• The Contract Buyers League Project
    John Wolf
    Homan Square Community Center, Chicago
    Jul 16, 2015 to Jul 18, 2015
    Neighborhood Housing Services of Chicago

Contract Buyers League evictions, 1970, Chicago. Courtesy of California Newsreel.

The Contract Buyers League Project is an exhibition, blog, and public discourse that employs the architecture and built environment of the Chicago neighborhood North Lawndale to tell the story of the Contract Buyers League (CBL). The CBL was a grassroots movement in 1960s North Lawndale that fought against an exploitative housing system, and ultimately led to housing policy changes on a national level. The exhibition explores the mechanisms for exploitation, the personal narrative of those involved, and the activism and impact of the CBL on North Lawndale. It fosters further discussion of a more holistic view of place and how people, psychology, policy, economics, race, and history shape place. North Lawndale's history has many chapters, including industrial productivity, political activity, and racial transitions, and the CBL story is a critical moment in that continuum.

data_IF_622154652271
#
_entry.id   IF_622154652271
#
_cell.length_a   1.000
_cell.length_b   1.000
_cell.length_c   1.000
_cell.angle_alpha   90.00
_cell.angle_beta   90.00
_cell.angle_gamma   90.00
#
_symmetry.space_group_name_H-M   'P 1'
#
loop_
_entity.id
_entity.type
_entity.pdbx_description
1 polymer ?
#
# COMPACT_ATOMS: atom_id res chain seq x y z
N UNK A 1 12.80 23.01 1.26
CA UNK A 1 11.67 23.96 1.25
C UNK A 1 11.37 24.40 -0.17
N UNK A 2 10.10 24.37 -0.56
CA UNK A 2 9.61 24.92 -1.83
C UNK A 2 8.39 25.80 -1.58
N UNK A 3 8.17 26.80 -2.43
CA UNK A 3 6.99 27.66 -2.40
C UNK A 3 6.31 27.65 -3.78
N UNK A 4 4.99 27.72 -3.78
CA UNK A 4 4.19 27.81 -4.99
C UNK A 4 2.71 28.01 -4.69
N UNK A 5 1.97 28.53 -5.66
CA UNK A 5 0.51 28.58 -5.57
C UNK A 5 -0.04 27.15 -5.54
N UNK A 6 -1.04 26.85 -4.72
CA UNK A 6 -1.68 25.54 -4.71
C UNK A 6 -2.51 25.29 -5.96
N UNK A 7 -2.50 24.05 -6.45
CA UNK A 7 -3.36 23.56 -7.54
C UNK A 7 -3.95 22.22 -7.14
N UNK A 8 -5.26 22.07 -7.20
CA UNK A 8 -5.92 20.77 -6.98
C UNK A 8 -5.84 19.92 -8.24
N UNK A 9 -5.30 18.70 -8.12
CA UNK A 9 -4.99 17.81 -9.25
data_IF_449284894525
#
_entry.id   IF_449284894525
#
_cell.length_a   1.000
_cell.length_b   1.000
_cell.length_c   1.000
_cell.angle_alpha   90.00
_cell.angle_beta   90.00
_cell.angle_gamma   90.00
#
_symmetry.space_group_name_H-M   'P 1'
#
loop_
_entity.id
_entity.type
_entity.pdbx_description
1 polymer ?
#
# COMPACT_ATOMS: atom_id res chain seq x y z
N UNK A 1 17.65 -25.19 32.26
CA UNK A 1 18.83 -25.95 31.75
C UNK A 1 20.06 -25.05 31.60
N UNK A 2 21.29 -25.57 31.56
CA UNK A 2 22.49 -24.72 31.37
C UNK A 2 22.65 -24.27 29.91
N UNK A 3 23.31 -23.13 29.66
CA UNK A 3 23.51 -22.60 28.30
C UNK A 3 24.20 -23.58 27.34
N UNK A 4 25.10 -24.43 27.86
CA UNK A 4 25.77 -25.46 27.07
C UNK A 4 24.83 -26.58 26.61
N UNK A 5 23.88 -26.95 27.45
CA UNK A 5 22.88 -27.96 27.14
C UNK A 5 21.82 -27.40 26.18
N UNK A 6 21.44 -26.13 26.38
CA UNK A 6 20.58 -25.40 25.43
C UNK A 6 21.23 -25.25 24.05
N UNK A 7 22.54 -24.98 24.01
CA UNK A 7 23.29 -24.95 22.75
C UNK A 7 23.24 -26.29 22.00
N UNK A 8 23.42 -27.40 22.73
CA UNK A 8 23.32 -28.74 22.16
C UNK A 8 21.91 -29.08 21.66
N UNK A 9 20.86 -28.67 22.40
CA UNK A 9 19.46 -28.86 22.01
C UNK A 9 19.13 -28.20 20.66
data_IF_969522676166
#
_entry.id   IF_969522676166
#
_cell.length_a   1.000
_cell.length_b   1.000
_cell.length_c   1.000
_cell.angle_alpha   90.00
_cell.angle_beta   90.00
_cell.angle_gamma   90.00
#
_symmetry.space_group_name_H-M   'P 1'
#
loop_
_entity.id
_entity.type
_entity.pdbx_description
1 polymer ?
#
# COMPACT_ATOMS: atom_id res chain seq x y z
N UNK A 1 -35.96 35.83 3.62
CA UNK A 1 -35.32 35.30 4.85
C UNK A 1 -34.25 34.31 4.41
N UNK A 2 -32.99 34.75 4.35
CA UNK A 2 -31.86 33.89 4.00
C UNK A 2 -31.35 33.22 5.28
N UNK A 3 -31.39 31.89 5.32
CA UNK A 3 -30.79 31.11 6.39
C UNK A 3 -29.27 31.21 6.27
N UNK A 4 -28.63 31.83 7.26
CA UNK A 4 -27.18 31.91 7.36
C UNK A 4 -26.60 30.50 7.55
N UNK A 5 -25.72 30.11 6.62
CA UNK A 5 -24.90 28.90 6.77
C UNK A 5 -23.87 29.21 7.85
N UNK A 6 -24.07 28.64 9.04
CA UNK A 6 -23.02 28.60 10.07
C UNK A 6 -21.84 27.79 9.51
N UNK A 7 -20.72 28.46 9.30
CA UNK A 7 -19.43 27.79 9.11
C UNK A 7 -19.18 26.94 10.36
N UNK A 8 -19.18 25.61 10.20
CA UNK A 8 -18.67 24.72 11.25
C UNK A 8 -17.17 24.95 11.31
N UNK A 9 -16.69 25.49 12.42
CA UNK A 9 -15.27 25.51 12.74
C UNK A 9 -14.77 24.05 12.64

John Wolf serves as curator of the project. Formerly an Americorps VISTA Summer Associate at Neighborhood Housing Services of Chicago, Wolf researched and documented the history of the Contract Buyers League and maintains the Contract Buyers League Blog. He is currently employed as an architect at Muller & Muller, Ltd. in Chicago.

A nonprofit organization established in 1975, Neighborhood Housing Services of Chicago’s mission is to create opportunities for people to live in affordable homes, improve their lives, and strengthen their neighborhoods.